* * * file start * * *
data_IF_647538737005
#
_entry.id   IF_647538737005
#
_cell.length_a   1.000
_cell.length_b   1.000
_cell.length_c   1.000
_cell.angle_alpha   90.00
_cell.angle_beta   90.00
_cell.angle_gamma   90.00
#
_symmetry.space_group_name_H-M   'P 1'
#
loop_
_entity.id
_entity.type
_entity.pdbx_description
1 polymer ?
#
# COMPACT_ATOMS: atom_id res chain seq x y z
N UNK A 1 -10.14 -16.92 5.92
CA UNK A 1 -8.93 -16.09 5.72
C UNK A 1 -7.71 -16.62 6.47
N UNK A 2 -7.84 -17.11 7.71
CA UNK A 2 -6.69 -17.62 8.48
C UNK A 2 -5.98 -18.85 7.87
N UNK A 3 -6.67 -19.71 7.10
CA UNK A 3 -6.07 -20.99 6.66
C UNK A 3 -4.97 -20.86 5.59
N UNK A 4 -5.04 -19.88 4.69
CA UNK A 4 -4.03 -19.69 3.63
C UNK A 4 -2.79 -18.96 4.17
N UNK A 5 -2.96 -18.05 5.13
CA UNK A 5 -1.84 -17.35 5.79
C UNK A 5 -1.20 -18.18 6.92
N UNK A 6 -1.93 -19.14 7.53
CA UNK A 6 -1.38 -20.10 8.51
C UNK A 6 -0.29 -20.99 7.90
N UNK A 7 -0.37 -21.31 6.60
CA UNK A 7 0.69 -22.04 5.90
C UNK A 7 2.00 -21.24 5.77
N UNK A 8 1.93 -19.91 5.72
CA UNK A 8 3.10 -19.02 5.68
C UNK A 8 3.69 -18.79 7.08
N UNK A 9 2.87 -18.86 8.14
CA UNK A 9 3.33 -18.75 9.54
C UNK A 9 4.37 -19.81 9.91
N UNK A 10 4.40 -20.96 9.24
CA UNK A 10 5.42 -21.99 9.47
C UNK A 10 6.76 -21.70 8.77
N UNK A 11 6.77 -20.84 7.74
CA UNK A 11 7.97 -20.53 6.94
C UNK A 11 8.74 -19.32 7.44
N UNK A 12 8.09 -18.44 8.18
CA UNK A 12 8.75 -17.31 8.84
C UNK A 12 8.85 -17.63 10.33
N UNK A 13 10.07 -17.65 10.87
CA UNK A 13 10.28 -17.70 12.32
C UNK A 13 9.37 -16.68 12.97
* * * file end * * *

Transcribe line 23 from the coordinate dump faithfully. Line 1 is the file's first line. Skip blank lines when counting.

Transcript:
C UNK A 1 -7.71 -16.62 6.47